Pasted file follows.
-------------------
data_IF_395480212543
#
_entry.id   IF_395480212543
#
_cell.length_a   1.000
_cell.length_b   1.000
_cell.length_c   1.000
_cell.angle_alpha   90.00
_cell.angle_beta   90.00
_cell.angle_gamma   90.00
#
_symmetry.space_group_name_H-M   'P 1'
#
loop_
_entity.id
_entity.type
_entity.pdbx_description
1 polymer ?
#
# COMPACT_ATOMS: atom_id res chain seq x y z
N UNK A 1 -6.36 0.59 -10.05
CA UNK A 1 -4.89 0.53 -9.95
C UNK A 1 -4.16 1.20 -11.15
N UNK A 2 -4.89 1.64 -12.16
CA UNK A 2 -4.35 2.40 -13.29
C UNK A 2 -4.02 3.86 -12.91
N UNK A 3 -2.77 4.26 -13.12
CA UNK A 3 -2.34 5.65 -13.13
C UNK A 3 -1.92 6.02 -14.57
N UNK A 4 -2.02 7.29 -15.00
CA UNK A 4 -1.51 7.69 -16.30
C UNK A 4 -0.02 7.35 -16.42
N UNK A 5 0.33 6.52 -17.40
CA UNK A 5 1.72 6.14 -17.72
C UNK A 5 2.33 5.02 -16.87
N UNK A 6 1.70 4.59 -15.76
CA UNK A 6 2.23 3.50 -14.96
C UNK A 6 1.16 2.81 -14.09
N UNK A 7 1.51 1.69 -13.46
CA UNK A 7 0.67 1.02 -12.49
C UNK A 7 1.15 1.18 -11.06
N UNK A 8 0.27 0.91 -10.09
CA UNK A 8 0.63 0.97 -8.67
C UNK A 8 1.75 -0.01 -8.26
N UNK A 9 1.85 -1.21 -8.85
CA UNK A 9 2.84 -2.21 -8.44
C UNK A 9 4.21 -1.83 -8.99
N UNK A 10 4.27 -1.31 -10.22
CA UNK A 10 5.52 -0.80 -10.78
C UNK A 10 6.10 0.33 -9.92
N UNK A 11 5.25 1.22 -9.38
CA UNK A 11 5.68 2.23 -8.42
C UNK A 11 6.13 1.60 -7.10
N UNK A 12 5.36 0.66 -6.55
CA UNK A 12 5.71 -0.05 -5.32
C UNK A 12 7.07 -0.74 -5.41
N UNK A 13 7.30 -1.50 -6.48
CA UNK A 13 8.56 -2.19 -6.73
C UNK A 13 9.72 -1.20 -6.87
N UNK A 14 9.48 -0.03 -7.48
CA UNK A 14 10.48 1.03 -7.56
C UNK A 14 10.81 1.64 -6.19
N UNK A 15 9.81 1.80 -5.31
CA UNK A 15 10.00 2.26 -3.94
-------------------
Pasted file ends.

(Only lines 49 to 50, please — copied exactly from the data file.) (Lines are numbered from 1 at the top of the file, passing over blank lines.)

CA UNK A 10 5.52 -0.80 -10.78
C UNK A 10 6.10 0.33 -9.92